9. In Vitro Fertilization (IVF) Intracytoplasmic sperm injection (ICSI) Enables some infertile men, men with spinal cord injuries, or men with certain illness to become fathers. A single sperm cell is injected into the cytoplasm of an oocyte. • Relatively simple and painless procedure • Often the best alternative to achieve pregnancy • Involves collecting eggs and sperm from both partners and placing them together in a laboratory dish for fertilization • Days later the microscopic embryos are transferred into the uterus where implantation and pregnancy will hopefully occur, as in a normal pregnancy • Problem • IVF may fail because of the artificial environment for fertilization Fact Louise Joy Brown was the first test tube baby that was born in 1978. Since her birth, about 1 million children have been born through the process.

  10. Gamete Intrafallopian Transfer, GIFT • Improves the fertilization setting • It is a tool of assisted reproductive technology against infertility. Eggs are removed from a woman's ovaries, and placed in one of the Fallopian tubes, along with the man's sperm • The technique, which was pioneered by endocrinologist Ricardo Asch, allows fertilization to take place inside the woman‘s body Zygote Intrafallopian Transfer, ZIFT • This procedure is where IVF ovum is introduced into the woman’s uterine tube. Allowing the ovum to make its own way into the uterus • Increases the chance that it will implant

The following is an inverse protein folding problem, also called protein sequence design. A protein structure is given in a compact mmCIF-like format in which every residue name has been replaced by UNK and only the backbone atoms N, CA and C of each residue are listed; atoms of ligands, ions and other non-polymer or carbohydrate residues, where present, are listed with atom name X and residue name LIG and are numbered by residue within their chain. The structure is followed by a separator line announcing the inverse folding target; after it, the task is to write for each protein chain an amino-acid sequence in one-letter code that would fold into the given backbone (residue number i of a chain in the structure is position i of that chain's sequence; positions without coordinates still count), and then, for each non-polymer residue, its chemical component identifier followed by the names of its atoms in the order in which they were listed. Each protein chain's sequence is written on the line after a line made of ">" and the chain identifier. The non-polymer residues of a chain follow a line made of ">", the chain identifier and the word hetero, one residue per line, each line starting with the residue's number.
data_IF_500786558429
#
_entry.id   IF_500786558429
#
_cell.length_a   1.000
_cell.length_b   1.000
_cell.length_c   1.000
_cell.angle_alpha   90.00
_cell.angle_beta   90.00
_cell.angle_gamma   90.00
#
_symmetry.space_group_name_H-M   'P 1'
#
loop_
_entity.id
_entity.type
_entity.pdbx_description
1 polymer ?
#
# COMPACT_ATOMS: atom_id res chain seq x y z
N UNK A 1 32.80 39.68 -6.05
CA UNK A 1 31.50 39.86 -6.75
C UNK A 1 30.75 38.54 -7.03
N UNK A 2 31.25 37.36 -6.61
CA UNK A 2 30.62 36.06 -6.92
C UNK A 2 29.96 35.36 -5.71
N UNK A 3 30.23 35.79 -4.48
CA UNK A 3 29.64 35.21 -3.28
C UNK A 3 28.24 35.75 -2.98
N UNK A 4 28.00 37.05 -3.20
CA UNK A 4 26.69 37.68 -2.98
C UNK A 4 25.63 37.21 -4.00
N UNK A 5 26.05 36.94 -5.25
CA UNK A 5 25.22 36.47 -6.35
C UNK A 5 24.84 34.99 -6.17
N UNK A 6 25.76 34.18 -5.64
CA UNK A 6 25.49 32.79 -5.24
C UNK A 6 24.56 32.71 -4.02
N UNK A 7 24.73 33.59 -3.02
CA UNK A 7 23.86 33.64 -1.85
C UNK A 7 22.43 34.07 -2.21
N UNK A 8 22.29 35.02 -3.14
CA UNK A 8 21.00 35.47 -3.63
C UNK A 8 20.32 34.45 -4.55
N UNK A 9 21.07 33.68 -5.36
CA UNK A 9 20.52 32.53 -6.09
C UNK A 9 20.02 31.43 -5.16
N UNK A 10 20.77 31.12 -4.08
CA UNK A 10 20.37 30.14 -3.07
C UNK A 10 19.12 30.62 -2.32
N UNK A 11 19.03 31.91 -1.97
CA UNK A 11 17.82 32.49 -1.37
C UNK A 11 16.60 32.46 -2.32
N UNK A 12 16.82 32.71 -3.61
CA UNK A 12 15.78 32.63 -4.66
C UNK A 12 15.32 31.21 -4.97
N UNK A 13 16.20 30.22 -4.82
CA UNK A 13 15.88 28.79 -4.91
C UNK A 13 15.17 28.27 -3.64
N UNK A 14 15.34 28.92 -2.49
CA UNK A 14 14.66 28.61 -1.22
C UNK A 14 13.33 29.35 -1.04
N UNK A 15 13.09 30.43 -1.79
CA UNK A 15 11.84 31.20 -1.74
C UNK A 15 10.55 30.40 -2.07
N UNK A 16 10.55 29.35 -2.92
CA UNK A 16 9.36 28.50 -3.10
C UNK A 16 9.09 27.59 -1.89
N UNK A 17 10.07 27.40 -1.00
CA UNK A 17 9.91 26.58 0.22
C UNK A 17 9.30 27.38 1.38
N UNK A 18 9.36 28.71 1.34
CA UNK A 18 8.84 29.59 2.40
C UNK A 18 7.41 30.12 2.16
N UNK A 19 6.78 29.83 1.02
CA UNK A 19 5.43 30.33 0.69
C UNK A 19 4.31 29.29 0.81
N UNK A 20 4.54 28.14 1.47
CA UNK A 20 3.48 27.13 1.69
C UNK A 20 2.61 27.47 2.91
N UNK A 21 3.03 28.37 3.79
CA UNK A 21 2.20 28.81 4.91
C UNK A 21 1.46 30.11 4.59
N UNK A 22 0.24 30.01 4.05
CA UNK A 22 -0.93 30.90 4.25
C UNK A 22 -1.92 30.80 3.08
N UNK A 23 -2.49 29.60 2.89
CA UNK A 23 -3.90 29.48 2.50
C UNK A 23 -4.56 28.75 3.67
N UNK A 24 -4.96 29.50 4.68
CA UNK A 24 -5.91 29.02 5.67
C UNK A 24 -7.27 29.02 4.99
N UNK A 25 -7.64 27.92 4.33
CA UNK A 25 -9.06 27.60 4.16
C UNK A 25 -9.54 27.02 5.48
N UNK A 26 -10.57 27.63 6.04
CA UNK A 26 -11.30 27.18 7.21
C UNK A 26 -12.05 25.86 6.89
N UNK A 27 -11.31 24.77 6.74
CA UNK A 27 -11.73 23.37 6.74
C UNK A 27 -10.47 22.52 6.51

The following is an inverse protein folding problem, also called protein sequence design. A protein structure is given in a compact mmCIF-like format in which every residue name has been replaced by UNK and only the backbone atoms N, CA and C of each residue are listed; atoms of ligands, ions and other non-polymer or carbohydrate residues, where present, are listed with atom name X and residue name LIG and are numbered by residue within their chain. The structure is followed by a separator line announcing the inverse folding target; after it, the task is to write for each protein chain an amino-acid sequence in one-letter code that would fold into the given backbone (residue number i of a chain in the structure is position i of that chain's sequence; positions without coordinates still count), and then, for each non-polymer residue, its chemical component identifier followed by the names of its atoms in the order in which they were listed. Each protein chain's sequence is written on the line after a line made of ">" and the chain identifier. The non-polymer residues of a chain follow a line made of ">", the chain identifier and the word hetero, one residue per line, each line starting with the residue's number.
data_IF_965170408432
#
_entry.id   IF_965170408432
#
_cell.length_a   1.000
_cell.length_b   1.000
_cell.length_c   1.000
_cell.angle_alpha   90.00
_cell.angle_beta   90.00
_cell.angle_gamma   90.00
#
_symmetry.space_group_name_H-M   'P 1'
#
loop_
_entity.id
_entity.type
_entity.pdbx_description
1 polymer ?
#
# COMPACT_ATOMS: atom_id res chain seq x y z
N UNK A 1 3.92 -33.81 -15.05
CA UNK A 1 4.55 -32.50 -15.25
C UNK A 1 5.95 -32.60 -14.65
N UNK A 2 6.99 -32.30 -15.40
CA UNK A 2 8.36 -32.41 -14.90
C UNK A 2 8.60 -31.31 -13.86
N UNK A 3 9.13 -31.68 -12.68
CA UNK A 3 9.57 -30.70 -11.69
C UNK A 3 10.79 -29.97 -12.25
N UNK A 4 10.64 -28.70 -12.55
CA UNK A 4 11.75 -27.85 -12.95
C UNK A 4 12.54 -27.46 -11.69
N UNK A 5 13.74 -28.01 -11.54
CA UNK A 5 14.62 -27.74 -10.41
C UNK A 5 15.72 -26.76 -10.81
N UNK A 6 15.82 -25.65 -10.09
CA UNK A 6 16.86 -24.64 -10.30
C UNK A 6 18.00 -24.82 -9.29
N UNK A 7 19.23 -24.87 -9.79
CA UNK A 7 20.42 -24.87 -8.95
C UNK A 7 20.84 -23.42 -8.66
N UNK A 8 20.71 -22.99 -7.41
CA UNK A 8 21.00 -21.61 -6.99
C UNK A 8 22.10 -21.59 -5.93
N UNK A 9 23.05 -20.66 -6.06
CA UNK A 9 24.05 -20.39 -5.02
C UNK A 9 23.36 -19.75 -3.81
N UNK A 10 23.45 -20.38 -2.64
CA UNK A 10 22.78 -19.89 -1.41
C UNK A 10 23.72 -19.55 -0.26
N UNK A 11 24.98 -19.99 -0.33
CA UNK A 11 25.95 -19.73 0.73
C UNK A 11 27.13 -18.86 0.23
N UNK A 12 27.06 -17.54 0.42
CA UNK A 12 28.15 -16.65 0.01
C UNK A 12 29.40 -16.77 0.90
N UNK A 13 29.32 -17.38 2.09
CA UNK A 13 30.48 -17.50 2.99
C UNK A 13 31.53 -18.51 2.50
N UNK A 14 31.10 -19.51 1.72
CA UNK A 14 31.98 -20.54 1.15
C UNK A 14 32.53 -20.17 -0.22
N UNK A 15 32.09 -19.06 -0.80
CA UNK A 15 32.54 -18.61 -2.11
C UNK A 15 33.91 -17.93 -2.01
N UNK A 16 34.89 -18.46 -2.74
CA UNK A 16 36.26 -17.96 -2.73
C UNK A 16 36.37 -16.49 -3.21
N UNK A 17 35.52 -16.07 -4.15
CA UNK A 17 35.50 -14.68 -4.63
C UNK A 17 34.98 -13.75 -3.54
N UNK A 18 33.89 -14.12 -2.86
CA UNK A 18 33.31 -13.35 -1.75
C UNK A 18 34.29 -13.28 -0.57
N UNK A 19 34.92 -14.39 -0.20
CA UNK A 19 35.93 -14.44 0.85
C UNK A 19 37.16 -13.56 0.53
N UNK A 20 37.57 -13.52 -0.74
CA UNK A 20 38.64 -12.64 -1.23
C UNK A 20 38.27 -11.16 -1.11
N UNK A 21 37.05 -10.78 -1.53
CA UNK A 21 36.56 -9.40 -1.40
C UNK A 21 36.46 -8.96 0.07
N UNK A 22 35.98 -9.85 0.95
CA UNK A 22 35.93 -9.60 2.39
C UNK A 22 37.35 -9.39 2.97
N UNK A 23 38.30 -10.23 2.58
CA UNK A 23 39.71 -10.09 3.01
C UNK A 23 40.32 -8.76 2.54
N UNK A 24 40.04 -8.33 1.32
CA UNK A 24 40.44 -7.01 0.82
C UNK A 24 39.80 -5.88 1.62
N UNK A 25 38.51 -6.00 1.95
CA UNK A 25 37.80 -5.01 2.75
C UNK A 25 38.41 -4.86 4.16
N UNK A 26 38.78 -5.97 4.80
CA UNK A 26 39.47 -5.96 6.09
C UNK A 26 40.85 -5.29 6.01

11. Oocyte Banking and Donation • Candidates include people who want to have a child later in life and are exposed at a young age to chemicals, toxins and teratogens (usually through chemotherapy during cancer treatment • Strips of ovarian tissue can be frozen, stored, thawed, and re-implanted at various sites in the body to avoid the difficulty of freezing oocytes • Probability of pregnancy using a frozen oocyte with current technology is around three percent • Only one hundred babies have been born using frozen oocytes, (At print time of this book) • Problems • Ice crystals can form during the freezing process because the oocyte contains a large volume of water • Also, the retention of a polar body leads to a diploid oocyte • Donation • Women can also get oocytes from donors. Donors are typically young, healthy women. While oocyte donation is much less common than sperm donation, it is becoming more common. The procedure costs at least $10,000